Not Letting Teachers “Friend” & “Follow” Kids Online?

Not Letting Teachers “Friend” & “Follow” Kids Online? Editor’s Note: This is written in response to this post in the Innovative Educator blog. My employer checks prospective applicants’ Facebook profile before hiring them. What are we doing to prepare students to operate in this panorama? It is imperative to allow them to recognize that their digital profile matters – that it’s, to a sizable extent, permanent, and that we now have adults who are able to instruct them how to use the public press for productivity and learning.

They need guides and mentors, and like else everywhere, they need supervision. We would never leave a cafeteria full of adolescents unsupervised. That doesn’t mean that we monitor every conversation occurring in that cafeteria. We just make sure that there are adults around. This can help youngsters keep their behavior in balance. The same concept applies in the digital space. They need to there know we are. On Facebook, we let people know we are there by “friending” them.

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Preventing educators from “friending” students is shortsighted. To begin with, it reinforces the false idea that sociable media is public solely. As the above-mentioned statistics indicate, it isn’t. It denies students the opportunity to connect to vetted mentors also, those who have expertise in supervising and guiding children, and those before whom students are employed at exhibiting their absolute best behavior. Getting together with teachers motivates students to understand how to use sociable media constructively – as a tool for communication, cooperation, and productivity – as they will utilize it in the workplace ultimately.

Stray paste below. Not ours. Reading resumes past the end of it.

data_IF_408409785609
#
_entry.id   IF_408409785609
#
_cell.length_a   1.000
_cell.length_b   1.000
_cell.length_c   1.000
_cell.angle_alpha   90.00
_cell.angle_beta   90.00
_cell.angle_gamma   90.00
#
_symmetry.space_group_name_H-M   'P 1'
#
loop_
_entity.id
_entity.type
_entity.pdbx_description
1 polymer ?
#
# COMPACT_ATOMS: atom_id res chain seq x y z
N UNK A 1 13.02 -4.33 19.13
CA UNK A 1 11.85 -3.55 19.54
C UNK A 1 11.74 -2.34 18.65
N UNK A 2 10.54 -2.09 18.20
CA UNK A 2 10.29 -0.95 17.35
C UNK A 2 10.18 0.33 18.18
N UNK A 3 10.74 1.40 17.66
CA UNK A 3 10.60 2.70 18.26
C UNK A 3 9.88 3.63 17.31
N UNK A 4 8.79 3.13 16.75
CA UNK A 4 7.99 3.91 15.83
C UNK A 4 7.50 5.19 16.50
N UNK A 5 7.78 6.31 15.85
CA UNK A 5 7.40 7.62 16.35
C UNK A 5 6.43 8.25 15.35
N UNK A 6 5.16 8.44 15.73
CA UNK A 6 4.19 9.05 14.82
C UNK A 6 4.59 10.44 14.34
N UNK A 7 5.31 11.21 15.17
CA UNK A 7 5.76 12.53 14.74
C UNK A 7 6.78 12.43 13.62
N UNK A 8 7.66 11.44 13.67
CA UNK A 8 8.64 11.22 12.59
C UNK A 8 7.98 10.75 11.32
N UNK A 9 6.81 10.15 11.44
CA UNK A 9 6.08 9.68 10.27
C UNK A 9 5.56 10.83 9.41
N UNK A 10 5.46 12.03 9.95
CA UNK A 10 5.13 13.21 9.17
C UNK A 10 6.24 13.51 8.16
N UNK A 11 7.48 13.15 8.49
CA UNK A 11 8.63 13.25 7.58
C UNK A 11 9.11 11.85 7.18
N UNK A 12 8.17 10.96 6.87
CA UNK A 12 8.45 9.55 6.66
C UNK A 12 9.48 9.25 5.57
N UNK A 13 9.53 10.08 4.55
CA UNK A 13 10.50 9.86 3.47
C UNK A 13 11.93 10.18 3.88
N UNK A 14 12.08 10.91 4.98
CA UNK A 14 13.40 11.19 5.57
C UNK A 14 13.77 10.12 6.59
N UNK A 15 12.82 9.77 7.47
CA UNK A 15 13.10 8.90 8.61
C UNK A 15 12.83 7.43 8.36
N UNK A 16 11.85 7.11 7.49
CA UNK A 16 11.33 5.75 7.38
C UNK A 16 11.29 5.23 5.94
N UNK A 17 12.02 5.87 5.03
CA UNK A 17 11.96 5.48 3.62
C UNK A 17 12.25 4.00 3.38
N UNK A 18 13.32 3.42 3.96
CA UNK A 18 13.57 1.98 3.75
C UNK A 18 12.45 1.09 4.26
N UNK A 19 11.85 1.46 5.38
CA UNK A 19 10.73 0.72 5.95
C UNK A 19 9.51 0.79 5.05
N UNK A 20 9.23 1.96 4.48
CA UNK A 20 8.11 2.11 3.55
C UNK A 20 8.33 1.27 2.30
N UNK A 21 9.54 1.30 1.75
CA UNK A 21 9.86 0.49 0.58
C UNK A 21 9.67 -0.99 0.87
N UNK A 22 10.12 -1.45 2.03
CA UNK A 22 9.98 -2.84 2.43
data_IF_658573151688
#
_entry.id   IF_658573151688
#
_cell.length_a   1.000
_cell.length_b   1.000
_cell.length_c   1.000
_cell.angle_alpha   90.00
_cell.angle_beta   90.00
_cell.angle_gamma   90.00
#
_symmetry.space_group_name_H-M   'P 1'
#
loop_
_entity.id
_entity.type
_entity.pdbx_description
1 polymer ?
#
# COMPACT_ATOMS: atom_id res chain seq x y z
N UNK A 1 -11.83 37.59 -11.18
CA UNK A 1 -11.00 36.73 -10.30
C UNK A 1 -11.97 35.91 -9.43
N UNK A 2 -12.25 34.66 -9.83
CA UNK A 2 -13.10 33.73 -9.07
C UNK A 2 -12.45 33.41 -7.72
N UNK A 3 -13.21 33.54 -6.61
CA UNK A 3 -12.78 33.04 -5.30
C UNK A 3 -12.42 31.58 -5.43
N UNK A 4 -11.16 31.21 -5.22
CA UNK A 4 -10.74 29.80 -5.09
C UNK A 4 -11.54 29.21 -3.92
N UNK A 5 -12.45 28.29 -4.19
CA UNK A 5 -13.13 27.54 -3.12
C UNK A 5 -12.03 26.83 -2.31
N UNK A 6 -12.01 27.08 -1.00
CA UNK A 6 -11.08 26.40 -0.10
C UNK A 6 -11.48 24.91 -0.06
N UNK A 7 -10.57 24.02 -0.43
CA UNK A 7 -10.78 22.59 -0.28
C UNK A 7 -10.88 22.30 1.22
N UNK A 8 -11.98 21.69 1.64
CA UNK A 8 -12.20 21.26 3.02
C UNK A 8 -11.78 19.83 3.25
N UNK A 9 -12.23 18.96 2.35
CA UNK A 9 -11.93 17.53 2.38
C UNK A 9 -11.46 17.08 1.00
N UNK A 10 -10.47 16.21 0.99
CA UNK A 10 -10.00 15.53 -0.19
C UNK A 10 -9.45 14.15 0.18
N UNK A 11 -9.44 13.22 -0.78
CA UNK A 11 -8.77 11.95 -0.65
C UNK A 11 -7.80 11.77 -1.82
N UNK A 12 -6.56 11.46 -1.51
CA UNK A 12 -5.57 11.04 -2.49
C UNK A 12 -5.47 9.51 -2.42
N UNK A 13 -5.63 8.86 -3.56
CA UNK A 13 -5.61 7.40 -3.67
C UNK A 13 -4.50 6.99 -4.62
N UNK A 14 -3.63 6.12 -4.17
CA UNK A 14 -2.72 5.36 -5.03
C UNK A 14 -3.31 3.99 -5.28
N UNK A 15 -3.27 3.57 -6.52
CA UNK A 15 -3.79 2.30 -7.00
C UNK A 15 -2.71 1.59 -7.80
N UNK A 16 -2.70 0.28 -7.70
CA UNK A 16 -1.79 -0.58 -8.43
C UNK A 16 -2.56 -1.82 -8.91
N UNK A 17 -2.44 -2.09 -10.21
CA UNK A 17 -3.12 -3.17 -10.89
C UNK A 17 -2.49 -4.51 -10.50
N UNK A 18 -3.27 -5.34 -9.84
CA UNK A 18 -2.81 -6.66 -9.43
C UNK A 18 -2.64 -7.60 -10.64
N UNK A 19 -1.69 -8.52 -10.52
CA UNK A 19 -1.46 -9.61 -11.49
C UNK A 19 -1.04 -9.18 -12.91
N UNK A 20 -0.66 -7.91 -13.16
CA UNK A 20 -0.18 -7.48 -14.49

Very often, students desire to be Facebook friends with instructors don’t, parents, family members and other adults. Probably the most logical explanation for the is that they are doing things online they don’t want the adults in their lives to see. But digital profiles are more and more looked at as job application extensions. Kids should not post what they don’t want the adults in their lives to see, and the best deterrent for irresponsible posting is to truly have a wide array of adults present in students’ online world.

So yes. Prohibiting instructors from “friending” students is a problem for students. Additionally it is a problem for educators. Since when is it okay to impose policies and regulations that dictate whom adults can and cannot befriend – in real life or otherwise? Each day Teachers are accredited to utilize children face-to-face for at least six hours, but for some reason, they are not qualified to interact with them online?

We are in the business of education. It is our job to facilitate, not impede learning. Encouraging teachers to activate learners facilitates that effort, regardless of the platform. Social networking policies that prohibit online teacher/student interaction are presumably enacted to prevent misconduct from one, or perhaps a couple of teachers. But they deny entire student communities excellent learning opportunities – learning communication, collaboration, contribution, and participation – all fundamental 21stCentury learning skills.

These procedures embody the very opposite of what education stands for. Education should celebrate planning and learning students for educational and professional advancement, not prevent it. There are plenty of instances where misguided teachers act in face-to-face interactions with students inappropriately. And truthfully the impact of this kind of misconduct can be far more traumatic than inappropriate online interaction.